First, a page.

South Atlantic (DE)
Male 39.8 % 47.7 % 50.5 % 46.7 % 46.6 % 46.2 % 46.1 % 46.2 % 52.0 %
Female 36.5 % 46.6 % 45.2 % 45.0 % 44.3 % 45.2 % 44.7 % 44.1 % 47.9 %
Other                  
Gender Unknown 23.8 % 5.7 % 4.3 % 8.3 % 9.1 % 8.6 % 9.2 % 9.7 % 0.0 %
White, Non-Hispanic 26.7 % 30.7 % 22.1 % 20.1 % 20.5 % 20.6 % 19.9 % 19.1 % 22.5 %
Black, Non-Hispanic 6.3 % 9.4 % 7.5 % 3.5 % 3.7 % 4.3 % 3.7 % 3.6 % 4.4 %
Hispanic 25.6 % 29.1 % 27.9 % 40.0 % 41.3 % 41.1 % 44.2 % 43.3 % 46.8 %
Asian/Pacific Islander                  
American Indian/Alaska Native 0.1 % 0.2 % 0.3 % 0.3 % 0.3 % 0.4 % 0.3 % 0.3 % 0.4 %
Other 1.8 % 2.0 % 1.2 % 1.9 % 1.8 % 1.6 % 1.6 % 1.6 % 1.7 %
Race / Ethnicity Unknown 39.4 % 28.1 % 40.8 % 27.7 % 25.9 % 24.8 % 23.3 % 24.5 % 15.2 %
Low SES                  
IEP or diagnosed disability                  
English Language Learner                  

Classification Accuracy - Spring

Evidence Kindergarten Grade 1 Grade 2 Grade 3 Grade 4 Grade 5 Grade 6 Grade 7 Grade 8
Criterion measure DIBELS NEXT DIBELS NEXT DIBELS NEXT Smarter Balanced Assessment Smarter Balanced Assessment Smarter Balanced Assessment Smarter Balanced Assessment Smarter Balanced Assessment Smarter Balanced Assessment
Cut Points - Percentile rank on criterion measure 15 20 17 20 20 20 20 20 20
Cut Points - Performance score on criterion measure 94 101 180 2342 2378 2411 2432 2456 2468
Cut Points - Corresponding performance score (numeric) on screener measure 378 423 474 491 513 530 545 557 567
Classification Data - True Positive (a) 207 360 374 1786 1907 1878 1715 1381 1222
Classification Data - False Positive (b) 321 180 236 921 953 1025 1088 855 871
Classification Data - False Negative (c) 51 77 85 443 473 456 423 341 298
Classification Data - True Negative (d) 1327 1600 1801 8259 8659 8310 7461 5862 4892
Area Under the Curve (AUC) 0.87 0.94 0.93 0.94 0.94 0.93 0.92 0.92 0.91
AUC Estimate’s 95% Confidence Interval: Lower Bound 0.84 0.94 0.92 0.93 0.93 0.93 0.92 0.91 0.90
AUC Estimate’s 95% Confidence Interval: Upper Bound 0.89 0.95 0.94 0.94 0.94 0.94 0.93 0.93 0.92
Statistics Kindergarten Grade 1 Grade 2 Grade 3 Grade 4 Grade 5 Grade 6 Grade 7 Grade 8
Base Rate 0.14 0.20 0.18 0.20 0.20 0.20 0.20 0.20 0.21
Overall Classification Rate 0.80 0.88 0.87 0.88 0.88 0.87 0.86 0.86 0.84
Sensitivity 0.80 0.82 0.81 0.80 0.80 0.80 0.80 0.80 0.80
Specificity 0.81 0.90 0.88 0.90 0.90 0.89 0.87 0.87 0.85
False Positive Rate 0.19 0.10 0.12 0.10 0.10 0.11 0.13 0.13 0.15
False Negative Rate 0.20 0.18 0.19 0.20 0.20 0.20 0.20 0.20 0.20
Positive Predictive Power 0.39 0.67 0.61 0.66 0.67 0.65 0.61 0.62 0.58
Negative Predictive Power 0.96 0.95 0.95 0.95 0.95 0.95 0.95 0.95 0.94
Sample Kindergarten Grade 1 Grade 2 Grade 3 Grade 4 Grade 5 Grade 6 Grade 7 Grade 8
Date Spring 2017 Spring 2017 Spring 2017 Spring 2018 Spring 2018 Spring 2018 Spring 2018 Spring 2018 Spring 2018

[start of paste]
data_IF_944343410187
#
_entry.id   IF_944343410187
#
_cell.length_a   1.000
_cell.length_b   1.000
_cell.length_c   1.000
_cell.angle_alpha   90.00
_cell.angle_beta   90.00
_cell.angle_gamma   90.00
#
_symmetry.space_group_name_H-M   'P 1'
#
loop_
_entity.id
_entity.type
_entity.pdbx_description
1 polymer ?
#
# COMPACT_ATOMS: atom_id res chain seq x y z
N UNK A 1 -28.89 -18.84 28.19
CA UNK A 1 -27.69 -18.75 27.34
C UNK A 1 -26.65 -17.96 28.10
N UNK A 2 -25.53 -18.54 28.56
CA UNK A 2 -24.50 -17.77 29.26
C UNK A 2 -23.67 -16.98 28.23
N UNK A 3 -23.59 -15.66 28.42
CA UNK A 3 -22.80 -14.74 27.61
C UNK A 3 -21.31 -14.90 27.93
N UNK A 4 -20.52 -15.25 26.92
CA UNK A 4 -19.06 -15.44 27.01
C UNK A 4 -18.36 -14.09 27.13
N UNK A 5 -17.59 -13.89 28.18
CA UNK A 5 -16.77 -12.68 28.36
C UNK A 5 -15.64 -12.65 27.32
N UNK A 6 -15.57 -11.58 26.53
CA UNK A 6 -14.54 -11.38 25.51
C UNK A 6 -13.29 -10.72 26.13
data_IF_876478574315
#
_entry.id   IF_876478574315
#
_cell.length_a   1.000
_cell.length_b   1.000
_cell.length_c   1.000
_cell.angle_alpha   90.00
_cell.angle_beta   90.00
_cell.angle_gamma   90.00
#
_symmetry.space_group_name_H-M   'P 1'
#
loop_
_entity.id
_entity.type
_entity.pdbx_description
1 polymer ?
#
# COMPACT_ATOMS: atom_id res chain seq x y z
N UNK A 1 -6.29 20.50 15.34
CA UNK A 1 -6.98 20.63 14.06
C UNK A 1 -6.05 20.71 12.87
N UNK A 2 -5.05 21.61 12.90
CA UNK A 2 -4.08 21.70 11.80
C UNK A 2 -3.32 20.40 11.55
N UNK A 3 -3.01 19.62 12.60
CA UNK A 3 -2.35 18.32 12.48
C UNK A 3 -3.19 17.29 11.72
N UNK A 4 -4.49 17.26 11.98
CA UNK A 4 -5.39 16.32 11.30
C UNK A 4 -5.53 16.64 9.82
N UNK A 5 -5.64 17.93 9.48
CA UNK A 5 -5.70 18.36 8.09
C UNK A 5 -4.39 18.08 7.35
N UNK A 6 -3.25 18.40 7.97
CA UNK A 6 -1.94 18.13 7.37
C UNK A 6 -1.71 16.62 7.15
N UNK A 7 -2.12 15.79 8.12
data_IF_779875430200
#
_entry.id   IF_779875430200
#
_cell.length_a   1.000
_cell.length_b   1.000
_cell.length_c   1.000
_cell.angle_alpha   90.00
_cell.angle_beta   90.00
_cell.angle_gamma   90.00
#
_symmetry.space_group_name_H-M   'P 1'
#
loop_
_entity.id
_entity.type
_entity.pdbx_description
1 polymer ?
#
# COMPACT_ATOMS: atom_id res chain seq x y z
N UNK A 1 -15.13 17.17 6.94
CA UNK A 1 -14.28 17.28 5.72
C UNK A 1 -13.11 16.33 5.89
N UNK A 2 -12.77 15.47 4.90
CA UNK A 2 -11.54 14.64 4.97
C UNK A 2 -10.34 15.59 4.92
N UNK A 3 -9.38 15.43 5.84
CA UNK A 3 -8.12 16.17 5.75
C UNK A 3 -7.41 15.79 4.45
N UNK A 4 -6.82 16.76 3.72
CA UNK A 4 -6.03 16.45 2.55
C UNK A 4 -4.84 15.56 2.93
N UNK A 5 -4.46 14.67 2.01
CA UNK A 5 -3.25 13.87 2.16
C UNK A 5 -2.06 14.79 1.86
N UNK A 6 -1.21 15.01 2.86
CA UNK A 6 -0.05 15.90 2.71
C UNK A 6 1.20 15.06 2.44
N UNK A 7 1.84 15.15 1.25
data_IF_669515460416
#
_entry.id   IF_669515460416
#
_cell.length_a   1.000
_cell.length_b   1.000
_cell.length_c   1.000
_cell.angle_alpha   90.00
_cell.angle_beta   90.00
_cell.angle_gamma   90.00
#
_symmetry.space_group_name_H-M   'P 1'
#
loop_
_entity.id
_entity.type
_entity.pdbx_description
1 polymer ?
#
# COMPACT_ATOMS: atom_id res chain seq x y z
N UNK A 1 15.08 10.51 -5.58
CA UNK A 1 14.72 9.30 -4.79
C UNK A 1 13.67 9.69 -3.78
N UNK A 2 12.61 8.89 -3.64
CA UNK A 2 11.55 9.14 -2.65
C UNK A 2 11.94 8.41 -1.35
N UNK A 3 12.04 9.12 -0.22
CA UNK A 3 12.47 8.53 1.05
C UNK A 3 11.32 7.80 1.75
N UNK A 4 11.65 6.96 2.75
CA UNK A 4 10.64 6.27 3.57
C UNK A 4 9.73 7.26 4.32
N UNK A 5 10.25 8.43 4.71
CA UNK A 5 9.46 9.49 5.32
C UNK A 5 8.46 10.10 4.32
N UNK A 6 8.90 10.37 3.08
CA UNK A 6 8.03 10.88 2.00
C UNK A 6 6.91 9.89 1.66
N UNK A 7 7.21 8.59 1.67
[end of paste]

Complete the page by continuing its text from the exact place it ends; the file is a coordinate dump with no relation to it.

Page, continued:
Sample Size 1906 2217 2496 11409 11992 11669 10687 8439 7283
Geographic Representation East North Central (OH)
Mountain (CO)
South Atlantic (NC)
East North Central (OH)
Mountain (CO)
South Atlantic (NC)
East North Central (OH)
Mountain (CO)
South Atlantic (NC)
New England (CT)
Pacific (CA, OR, WA)
South Atlantic (DE)
New England (CT)
Pacific (CA, OR, WA)
South Atlantic (DE)
New England (CT)
Pacific (CA, OR, WA)
South Atlantic (DE)
New England (CT)
Pacific (CA, OR, WA)
South Atlantic (DE)
New England (CT)
Pacific (CA, OR, WA)
South Atlantic (DE)
New England (CT)
Pacific (CA, OR, WA)
South Atlantic (DE)
Male 38.5 % 48.0 % 49.4 % 49.4 % 49.9 % 49.2 % 47.7 % 47.4 % 51.3 %
Female 37.7 % 45.7 % 45.5 % 47.5 % 47.2 % 47.2 % 46.1 % 45.6 % 48.7 %
Other                  
Gender Unknown 23.8 % 6.3 % 5.1 % 3.1 % 2.9 % 3.6 % 6.1 % 7.1 % 0.1 %
White, Non-Hispanic 22.7 % 29.9 % 21.3 % 22.0 % 23.0 % 22.5 % 18.7 % 13.2 % 16.0 %
Black, Non-Hispanic 6.6 % 7.9 % 6.7 % 3.9 % 4.3 % 4.8 % 4.3 % 4.2 % 5.3 %
Hispanic 25.5 % 27.8 % 26.6 % 44.4 % 46.3 % 45.6 % 48.1 % 52.4 % 55.7 %
Asian/Pacific Islander                  
American Indian/Alaska Native 0.1 % 0.1 % 0.2 % 0.3 % 0.4 % 0.4 % 0.4 % 0.3 % 0.4 %
Other 1.7 % 2.0 % 1.2 % 2.0 % 2.0 % 1.7 % 1.1 % 1.0 % 0.9 %
Race / Ethnicity Unknown 43.3 % 31.8 % 43.8 % 20.1 % 16.7 % 16.7 % 21.0 % 24.3 % 16.5 %
Low SES                  
IEP or diagnosed disability                  
English Language Learner                  

Cross-Validation - Fall

Evidence Kindergarten Grade 1 Grade 2 Grade 3 Grade 4 Grade 5 Grade 6 Grade 7 Grade 8
Criterion measure DIBELS NEXT DIBELS NEXT DIBELS NEXT Smarter Balanced Assessment Smarter Balanced Assessment Smarter Balanced Assessment Smarter Balanced Assessment Smarter Balanced Assessment Smarter Balanced Assessment
Cut Points - Percentile rank on criterion measure 13 10 20 20 20 20 20 20 20
Cut Points - Performance score on criterion measure 4 65 105 2342 2378 2411 2432 2456 2468
Cut Points - Corresponding performance score (numeric) on screener measure 336 381 435 468 494 518 535 550 562
Classification Data - True Positive (a) 239 145 399 824 971 1048 961 1055 1025
Classification Data - False Positive (b) 425 322 311 748 858 810 899 825 872
Classification Data - False Negative (c) 91 58 88 177 173 195 171 188 212
Classification Data - True Negative (d) 955 1566 1645 3614 4148 4067 4113 4508 4490
Area Under the Curve (AUC) 0.79 0.84 0.91 0.91 0.91 0.92 0.92 0.92 0.91
AUC Estimate’s 95% Confidence Interval: Lower Bound 0.77 0.82 0.90 0.90 0.90 0.91 0.91 0.91 0.90
AUC Estimate’s 95% Confidence Interval: Upper Bound 0.82 0.87 0.92 0.92 0.92 0.93 0.92 0.93 0.92
Statistics Kindergarten Grade 1 Grade 2 Grade 3 Grade 4 Grade 5 Grade 6 Grade 7 Grade 8
Base Rate 0.19 0.10 0.20 0.19 0.19 0.20 0.18 0.19 0.19
Overall Classification Rate 0.70 0.82 0.84 0.83 0.83 0.84 0.83 0.85 0.84
Sensitivity 0.72 0.71 0.82 0.82 0.85 0.84 0.85 0.85 0.83